- Port-a-cath placement is typically done in an ARA imaging center or hospital. The procedure takes about 30 to 45 minutes.
- You may be asked to remove all metal and jewelry, and you will be asked to change into a gown.
- Before the exam, a paramedic or nurse will start an intravenous (IV) line in your arm or hand.
- You will be positioned comfortably on an exam table, and you will be connected to devices that monitor your blood pressure, heart rate, and blood oxygen level. At this point, a dose of sedative may be delivered through the IV to help you relax.
- An area of skin over the chest will be sterilized and covered with a sterile drape. You may be given an injection of local anesthetic. A small incision will be made at the site.
- Using a special needle, a large vein in your upper chest will be accessed. The interventional radiologist will use an ultrasound probe to help locate the vein.
- A series of wires and catheters will be inserted into the vein.
- A special camera (fluoroscope) will take pictures which can be viewed in real time on a monitor by the radiologist. Only if necessary will contrast be injected into the vein to enhance visualization of the blood vessels. For most patients, this is not required.
- Once the catheter is in place, another small incision will be made near the catheter entry site and the port, which is a small metal or plastic disk, will be inserted under your skin.
- A tunnel will be made under your skin to allow for the catheter to connect to the port which is placed under your skin. The port will be tested to make sure blood can be drawn easily.
- More images may be taken to make sure the port-a-cath was placed properly.
- When the procedure is finished, the incisions will be stitched closed.
- You will need to lie flat for about 30 to 45 minutes and may be asked to rest in bed for 2 to 4 hours after the procedure. You may resume your normal activities the following day but should not lift heavy objects.
- If you are sedated for the procedure, you should have someone with you who can drive you home. You should not drive for 24 hours after your procedure.
- Keep the site dry until your post-procedure check, which is usually about a week after the placement. Keep a dressing over the site for the first three days.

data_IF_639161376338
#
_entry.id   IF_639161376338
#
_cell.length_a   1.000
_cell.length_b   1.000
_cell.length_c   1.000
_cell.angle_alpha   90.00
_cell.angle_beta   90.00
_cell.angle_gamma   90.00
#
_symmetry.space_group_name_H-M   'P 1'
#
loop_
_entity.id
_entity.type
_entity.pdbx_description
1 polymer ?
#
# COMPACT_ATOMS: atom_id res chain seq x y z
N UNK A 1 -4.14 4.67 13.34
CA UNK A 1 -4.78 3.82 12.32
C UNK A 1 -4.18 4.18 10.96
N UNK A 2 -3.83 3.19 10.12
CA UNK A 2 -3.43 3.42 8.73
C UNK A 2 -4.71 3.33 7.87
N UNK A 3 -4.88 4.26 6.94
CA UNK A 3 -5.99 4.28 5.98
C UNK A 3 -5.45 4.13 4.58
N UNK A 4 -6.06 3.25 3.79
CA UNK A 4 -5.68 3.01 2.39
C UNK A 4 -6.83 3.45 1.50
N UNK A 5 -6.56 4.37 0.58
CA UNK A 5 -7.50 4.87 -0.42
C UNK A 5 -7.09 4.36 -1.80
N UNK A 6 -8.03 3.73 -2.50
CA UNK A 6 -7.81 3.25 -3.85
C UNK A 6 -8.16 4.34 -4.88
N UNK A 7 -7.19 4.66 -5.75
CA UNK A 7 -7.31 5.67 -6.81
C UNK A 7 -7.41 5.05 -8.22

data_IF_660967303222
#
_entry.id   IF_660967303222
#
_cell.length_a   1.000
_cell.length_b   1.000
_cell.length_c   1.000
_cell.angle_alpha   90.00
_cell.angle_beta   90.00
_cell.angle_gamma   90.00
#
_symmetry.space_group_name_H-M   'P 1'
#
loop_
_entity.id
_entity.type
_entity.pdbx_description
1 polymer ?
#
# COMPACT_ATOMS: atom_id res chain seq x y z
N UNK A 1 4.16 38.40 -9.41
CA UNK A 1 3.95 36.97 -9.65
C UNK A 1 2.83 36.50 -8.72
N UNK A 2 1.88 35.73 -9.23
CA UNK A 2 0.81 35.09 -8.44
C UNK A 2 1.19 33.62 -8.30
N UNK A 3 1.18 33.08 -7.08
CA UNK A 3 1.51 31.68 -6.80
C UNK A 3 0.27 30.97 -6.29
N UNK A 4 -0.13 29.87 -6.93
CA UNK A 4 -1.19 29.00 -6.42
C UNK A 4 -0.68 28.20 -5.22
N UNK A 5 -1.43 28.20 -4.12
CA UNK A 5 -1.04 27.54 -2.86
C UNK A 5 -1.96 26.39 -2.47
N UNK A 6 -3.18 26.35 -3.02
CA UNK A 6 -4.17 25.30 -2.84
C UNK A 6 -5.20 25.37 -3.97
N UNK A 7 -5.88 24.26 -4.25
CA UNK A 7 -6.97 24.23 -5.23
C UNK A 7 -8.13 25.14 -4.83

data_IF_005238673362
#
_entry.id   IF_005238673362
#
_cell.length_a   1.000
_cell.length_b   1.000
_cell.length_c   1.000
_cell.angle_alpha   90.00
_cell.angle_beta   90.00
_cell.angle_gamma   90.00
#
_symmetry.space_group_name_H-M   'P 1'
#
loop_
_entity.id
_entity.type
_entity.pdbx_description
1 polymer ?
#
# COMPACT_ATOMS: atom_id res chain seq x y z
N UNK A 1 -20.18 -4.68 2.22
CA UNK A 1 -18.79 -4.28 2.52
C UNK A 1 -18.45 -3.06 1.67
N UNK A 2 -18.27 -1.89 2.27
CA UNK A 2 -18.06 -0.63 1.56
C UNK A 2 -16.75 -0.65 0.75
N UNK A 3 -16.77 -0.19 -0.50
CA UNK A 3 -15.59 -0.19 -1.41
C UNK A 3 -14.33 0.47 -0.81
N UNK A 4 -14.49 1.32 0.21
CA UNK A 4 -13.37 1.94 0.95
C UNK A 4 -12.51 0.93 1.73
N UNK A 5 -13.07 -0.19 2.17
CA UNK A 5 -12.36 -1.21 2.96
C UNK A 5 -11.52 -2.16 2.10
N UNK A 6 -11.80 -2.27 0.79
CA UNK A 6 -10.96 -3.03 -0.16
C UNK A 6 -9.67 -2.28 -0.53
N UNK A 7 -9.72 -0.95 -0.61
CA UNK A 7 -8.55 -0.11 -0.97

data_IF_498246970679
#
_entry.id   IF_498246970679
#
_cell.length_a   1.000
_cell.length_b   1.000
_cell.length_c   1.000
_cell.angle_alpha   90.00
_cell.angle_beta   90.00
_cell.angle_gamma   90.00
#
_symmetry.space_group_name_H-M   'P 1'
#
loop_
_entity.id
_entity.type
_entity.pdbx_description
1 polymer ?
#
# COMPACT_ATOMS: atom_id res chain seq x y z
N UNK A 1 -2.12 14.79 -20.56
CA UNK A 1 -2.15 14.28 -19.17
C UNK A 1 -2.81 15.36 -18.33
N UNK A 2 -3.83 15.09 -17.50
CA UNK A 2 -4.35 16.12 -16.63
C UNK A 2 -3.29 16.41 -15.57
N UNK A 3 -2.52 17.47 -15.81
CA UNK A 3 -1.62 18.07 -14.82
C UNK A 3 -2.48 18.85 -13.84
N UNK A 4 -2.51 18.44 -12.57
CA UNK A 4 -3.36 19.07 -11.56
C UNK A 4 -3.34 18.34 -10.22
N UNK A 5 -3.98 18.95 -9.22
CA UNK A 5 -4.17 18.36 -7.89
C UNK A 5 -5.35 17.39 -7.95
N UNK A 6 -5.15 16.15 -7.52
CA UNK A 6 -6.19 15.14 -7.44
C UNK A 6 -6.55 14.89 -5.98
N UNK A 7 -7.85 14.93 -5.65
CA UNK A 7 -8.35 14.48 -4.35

- Please let your physician and your scheduler know of all medications you are taking and if you have allergies, especially to iodinated contrast material. Also let your physician and scheduler know about recent illnesses or ongoing medical conditions.
- If you take any blood-thinning medications, aspirin, or products containing aspirin, please contact our office for instructions on discontinuing the medications prior to your procedure.
- You will be asked to remove clothes over the area being examined and to wear a gown. Depending on the exam you may be asked to remove jewelry, glasses, dental appliances or any metal objects that might interfere with the scan.
- Women should always inform the scheduler, referring provider, and technologist if they are pregnant.
- Some doctors recommend that breastfeeding women wait 24 to 48 hours until the contrast clears from their system before breastfeeding again. Before the procedure, breastfeeding women may want to pump breastmilk to have on hand.
- If you will receive sedation for the procedure, you will be instructed not to eat or drink for 6 hours before the procedure. Please discuss this with your ARA scheduler to receive appropriate instructions.
- If you are sedated, please plan to bring a friend or relative to drive you home. You will be kept for observation at the facility until you are cleared to leave and should not plan to drive for 24 hours following the exam.